The office of 5th District Councilmember Paul Koretz has pulled back from its effort to landmark a former Orange Julius stand at 6001 W. Pico Boulevard, and has instead embraced a compromise solution that will allow a new development on the property that incorporates signature elements of the 1960s building.

A representative of Koretz's office announced the change of position today at the Council's Planning and Land Use Committee, noting that the property owner had agreed to preserve key architectural features of the one-story Googie structure, including its roof and signage.

Another factor in the decision was the cautionary tale of the original Fatburger Stand, located on Western Avenue in South Los Angeles.  Although the original structure was preserved incorporated into a new residential development on the surrounding property, the actual hamburger stand is used for storage rather than active space.

With monument status now off the table, property owner Carthay Pacific, LLC can now move forward with a mixed-use development on lot at Pico and Stearns Drive.  The proposed six-story building, designed by PK Architecture, 48 dwelling units - including five for low income households.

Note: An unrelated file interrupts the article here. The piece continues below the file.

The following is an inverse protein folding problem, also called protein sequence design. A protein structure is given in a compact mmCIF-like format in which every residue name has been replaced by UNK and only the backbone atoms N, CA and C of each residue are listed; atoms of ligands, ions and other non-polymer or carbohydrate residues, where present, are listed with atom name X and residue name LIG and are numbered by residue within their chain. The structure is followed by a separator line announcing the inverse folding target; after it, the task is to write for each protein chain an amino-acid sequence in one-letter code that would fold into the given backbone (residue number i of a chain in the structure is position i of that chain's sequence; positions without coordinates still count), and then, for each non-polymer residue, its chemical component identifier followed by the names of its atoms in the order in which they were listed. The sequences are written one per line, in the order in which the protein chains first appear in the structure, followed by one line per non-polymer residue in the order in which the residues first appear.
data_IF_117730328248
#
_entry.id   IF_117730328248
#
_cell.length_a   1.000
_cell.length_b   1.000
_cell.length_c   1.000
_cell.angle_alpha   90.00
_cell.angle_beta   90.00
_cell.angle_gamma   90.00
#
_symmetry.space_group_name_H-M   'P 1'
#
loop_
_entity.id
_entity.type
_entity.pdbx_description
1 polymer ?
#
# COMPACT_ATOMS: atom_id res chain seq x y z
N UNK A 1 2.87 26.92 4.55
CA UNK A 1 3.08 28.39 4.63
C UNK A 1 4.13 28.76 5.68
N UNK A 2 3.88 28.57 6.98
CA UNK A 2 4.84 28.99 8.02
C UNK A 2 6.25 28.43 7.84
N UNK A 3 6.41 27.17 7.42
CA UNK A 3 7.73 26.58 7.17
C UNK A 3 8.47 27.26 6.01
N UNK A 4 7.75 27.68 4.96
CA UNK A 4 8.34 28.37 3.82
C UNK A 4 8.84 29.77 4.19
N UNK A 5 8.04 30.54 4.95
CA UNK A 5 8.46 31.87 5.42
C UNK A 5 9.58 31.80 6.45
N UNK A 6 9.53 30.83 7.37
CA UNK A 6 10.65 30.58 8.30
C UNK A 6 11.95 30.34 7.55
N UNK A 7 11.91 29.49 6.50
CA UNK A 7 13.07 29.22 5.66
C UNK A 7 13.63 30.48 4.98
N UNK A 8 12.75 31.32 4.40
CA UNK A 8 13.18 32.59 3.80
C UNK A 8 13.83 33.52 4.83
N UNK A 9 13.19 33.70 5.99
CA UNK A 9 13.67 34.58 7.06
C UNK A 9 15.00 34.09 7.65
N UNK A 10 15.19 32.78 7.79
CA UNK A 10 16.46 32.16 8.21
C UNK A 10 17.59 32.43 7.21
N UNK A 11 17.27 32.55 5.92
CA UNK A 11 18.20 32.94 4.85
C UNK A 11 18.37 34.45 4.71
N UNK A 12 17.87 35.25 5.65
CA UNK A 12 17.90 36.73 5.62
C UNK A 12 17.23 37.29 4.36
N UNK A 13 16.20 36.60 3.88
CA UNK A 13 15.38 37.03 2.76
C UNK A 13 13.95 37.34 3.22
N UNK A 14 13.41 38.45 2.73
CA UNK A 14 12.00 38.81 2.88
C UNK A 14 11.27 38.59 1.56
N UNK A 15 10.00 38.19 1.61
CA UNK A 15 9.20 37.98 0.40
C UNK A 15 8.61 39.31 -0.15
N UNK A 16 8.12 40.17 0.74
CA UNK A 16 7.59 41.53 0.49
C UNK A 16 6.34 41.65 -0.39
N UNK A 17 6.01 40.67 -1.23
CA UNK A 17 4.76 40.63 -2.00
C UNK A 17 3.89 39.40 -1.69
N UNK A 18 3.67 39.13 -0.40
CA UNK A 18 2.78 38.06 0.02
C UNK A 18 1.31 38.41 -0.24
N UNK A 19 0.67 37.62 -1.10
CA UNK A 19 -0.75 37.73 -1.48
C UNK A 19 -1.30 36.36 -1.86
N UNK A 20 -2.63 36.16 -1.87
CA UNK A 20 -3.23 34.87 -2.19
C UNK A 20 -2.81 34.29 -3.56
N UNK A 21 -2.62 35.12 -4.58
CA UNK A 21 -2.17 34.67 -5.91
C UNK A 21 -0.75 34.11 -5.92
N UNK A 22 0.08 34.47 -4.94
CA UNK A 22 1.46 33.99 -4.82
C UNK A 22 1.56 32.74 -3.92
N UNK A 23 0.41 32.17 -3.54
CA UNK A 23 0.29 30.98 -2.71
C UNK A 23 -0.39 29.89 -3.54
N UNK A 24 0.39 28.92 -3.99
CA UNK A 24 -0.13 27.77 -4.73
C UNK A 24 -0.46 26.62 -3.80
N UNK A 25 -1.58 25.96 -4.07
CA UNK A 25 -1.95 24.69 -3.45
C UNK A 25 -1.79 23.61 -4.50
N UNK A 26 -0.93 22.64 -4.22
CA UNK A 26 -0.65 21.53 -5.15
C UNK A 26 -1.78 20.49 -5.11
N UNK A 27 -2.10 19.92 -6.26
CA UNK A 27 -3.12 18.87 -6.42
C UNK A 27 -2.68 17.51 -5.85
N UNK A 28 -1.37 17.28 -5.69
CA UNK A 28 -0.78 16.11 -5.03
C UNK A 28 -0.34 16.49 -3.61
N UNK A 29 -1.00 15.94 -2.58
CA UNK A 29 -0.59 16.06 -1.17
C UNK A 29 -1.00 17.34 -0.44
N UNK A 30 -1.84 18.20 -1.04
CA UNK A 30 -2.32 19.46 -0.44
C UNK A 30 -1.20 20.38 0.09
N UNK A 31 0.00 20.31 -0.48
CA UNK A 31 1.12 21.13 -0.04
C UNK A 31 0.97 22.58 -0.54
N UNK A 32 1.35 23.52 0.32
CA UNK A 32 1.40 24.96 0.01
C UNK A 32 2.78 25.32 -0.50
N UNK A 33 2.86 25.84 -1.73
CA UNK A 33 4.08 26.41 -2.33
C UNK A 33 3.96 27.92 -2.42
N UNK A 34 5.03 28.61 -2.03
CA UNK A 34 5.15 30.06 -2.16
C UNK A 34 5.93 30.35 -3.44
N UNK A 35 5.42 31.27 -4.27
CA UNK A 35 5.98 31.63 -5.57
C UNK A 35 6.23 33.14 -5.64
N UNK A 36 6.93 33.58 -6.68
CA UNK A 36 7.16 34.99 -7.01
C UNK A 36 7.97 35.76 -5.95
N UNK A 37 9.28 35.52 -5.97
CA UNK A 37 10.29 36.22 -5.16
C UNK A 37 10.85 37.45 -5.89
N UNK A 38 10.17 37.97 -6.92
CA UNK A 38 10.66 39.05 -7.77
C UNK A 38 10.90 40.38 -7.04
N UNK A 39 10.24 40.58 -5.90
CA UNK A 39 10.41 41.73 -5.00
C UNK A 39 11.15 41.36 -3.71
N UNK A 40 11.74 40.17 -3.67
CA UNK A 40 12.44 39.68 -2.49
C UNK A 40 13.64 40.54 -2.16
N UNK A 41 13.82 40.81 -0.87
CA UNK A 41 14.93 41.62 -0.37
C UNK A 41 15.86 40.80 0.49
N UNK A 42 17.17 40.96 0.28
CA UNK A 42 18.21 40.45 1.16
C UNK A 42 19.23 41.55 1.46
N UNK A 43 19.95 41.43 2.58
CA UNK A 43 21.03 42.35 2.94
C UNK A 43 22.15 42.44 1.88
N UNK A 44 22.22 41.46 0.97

L.A. Burger, the current occupant of the former Orange Julius stand, has signed on to operate a restaurant at the ground floor of the new development.

Image via Google Maps
An earlier rendering of the proposed development at 6001 W. Pico Boulevard. Image via LADCP
Image via Google Maps

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Four-Story Development Tops Out at 1st & Fairfax

The project includes 45 apartments and ground-floor retail space.

The wood-and-concrete frame of a small mixed-use development near The Grove is now complete. The four-story development, which comes from local real estate firm Conroy Commercial, replaces an auto body repair shop at 1st Street and Fairfax Avenue.  City records indicate the building will feature 45 residential units atop 1,258 square feet of ground-floor commercial space above a basement parking garage. Ovalle Architects, a Long Beach-based firm, designed the contemporary low-rise structure.